What's up, doc? In honour of the holidays we're pulling on our bunny ears, nibbling on a carrot and taking the measure of our favourite movie rabbits (with a hare or two thrown in).
First, a little history: Easter bunnies have been with us longer than you might think. The word "Easter" derives from "Eastre", a Saxon pagan goddess. Eastre, or Eostre, was the goddess of spring and fertility, and she was celebrated at the vernal equinox, and again on the first Sunday after the next full moon - which is why Easter is so early this year.
What's this got to do with rabbits? Eastre was associated with two fertility symbols: hares and eggs. Over time, the hare was replaced in many countries by the more common (and super-fertile) rabbit, who also took the credit for distributing those eggs. Somewhere along the line the Christians crashed the party.
In the movies, as we'll see, the rabbit comes in all shapes and sizes. The range is impressive. He can be small and cute, small and deadly, or even man-sized and monstrous. The rabbit can be smart and tricky or innocent and helpless. He crops up in children's films, in animation, in straight dramas (Rabbit Proof Fence), documentaries (Roger and Me) and horror movies (Night Of The Lepus) - but his forte is comedy. These days he's mostly stuck in meat-and-potato, blink and you miss him parts - and it must be said, he makes a very adaptable victim (see Fatal Attraction, Raising Arizona, and Local Hero, for starters). But looking back on this illustrious career you'll agree a comeback is definitely overdue.
10 Best Bunns
1. Bugs Bunny
No surprise, really. Bugs Bunny always wins. He's the most famous rabbit on the planet, and the smartest. But is Bugs a rabbit or a hare? It depends on what gag the writers at Looney Tunes wanted to work into a script. It doesn't matter, Bugs is one of a kind. Since his inception in 1939, he's starred in over 175 short films and a handful of features (though Space Jam and Looney Tunes: Back in Action do him a disservice). Bugs is a sarcastic New York kind of rabbit, always ready with a quip - some historians suggest he owes his wit (and his trademark carrot) to the example of cigar-toting funnyman Groucho Marx. But the image of the rabbit as trickster goes back to Bre'r Rabbit and Bugs' roots may stretch all the way to Africa. He was created collaboratively on Warner's Termite Terrace by animators Ben "Bugs" Hardaway (whose sketch for the character stuck), Chuck Jones, Tex Avery, Bob Clampett, Robert McKimson, and Friz Freleng. For five decades Mel Blanc supplied the wiseacre voice. "Bugs Bunny is a glorious personification of our most dapper dreams," theorized Jones. "We love Bugs because he is as wonderful as we would like to be." Maybe so. But he also makes us laugh.
There's something very unsettling about Frank, the 6' rabbit who foretells the end of the world to Donnie Darko. It's not just the stupid bunny suit - though that grin is pretty disturbing. Frank seems to know all the answers, it's just that he's reluctant to let on. Frank fans should also check out David Lynch's online soap opera Rabbits, which also crops up in Inland Empire. That's Naomi Watts doing the ironing.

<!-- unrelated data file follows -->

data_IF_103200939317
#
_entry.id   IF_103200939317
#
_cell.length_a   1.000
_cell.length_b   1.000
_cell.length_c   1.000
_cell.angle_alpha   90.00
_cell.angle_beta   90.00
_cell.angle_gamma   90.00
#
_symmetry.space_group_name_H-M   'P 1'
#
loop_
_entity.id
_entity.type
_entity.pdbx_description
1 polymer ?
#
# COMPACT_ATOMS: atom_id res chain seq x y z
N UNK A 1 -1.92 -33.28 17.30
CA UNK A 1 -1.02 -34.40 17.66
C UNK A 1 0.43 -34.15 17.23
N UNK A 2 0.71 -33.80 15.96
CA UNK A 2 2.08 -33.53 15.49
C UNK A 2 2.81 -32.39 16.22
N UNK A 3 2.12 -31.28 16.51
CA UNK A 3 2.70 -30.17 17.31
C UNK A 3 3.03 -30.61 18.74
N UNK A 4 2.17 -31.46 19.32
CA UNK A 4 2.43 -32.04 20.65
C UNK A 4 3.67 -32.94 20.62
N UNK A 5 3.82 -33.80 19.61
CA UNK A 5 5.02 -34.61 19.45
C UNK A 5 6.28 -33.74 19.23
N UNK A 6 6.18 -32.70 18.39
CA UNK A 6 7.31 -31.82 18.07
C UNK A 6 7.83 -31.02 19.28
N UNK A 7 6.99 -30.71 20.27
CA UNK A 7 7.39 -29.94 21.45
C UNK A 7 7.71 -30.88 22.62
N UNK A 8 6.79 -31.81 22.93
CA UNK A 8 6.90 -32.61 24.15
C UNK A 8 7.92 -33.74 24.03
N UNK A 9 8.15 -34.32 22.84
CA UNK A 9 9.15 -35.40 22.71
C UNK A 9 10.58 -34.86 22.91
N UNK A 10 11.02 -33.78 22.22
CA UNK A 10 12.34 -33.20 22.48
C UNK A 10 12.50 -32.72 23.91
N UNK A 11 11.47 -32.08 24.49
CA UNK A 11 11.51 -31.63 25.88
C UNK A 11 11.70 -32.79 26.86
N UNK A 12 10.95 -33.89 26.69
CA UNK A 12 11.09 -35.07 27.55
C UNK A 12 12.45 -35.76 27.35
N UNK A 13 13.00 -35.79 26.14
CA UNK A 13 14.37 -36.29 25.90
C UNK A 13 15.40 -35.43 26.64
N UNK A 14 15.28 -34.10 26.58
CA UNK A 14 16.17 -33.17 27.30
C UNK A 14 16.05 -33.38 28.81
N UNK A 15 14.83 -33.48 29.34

3. Roger Rabbit
Roger is a slapstick clown, a toon town star who'll do anything for a laugh. The hilarious short at the beginning of Who Framed Roger Rabbit shows him at his best: agile and lightning fast, he's in the Tom And Jerry league. He's also unexpectedly sexy, at least according to his curvaceous spouse, Jessica. Charles Fleischer, who supplied Roger's voice, was last seen as one of the more sinister suspects in David Fincher's Zodiac.
4. The Were-Rabbit
Wallace and Gromit in The Curse of the Were-Rabbit is a great rabbit movie, no two ways about it - and most of the little burrowing bounders are desperately sweet. The Were-Rabbit himself is a mutant breed of course, as large as Harvey with teeth the size of axe blades and ears like terrible tombstones; more than enough to make your veggies tremble.
"I'm thumpin'. That's why they call me Thumper." Maybe the cutest rabbit ever, Thumper deserves his own movie. Instead he's cast as sidekick to doe-eyed deer, Bambi. Thumper teaches him to skate, to eat his greens and to talk, though for some reason Bambi doesn't pick up on his lisp.
6. The Killer Rabbit of Caerbannog
Looks can be deceiving. The killer rabbit of Caerbannog seems perfectly harmless, but as the knights of the round table discover in Monty Python And The Holy Grail, the little fellow goes straight for the jugular. Best pack your Holy Hand Grenade, just in case…
John Hurt supplies the vocal chords for the leader of Richard Adams' band of displaced rabbits in the animated version of Watership Down. This isn't Disney - more like a furry, four-legged Schindler's List. Hazel's near-death experience involves Art Garfunkel's "Bright Eyes".
Harvey gets the title role in this Jimmy Stewart classic (vintage 1950) but you don't see all that much of him, he's invisible to everyone save his best friend, Elwood P Dowd. Nevertheless, he's a big bunny: 6'3 1/2", Elwood says, and cinematographer William Daniels framed his shots to accommodate his large screen presence. Elwood looks up to him too, even though Stewart was 6'4.
9. The White Rabbit
Lewis Carroll created the white rabbit in Alice's Adventures in Wonderland: "I'm late, I'm late for a very important date," he warbles in the Disney animated version (no wonder, his watch is exactly two days slow). He also has a key (if small) role in The Matrix.
10. Peter Rabbit
Mischievous Peter Rabbit was the hero of Beatrix Potter's first published book (in 1901), a story told in Miss Potter, in which Peter makes fleeting appearances. He has a starring role in the ballet film Tales Of Beatrix Potter, choreographed by Sir Frederick Ashton.
Ththththat's All Folks!
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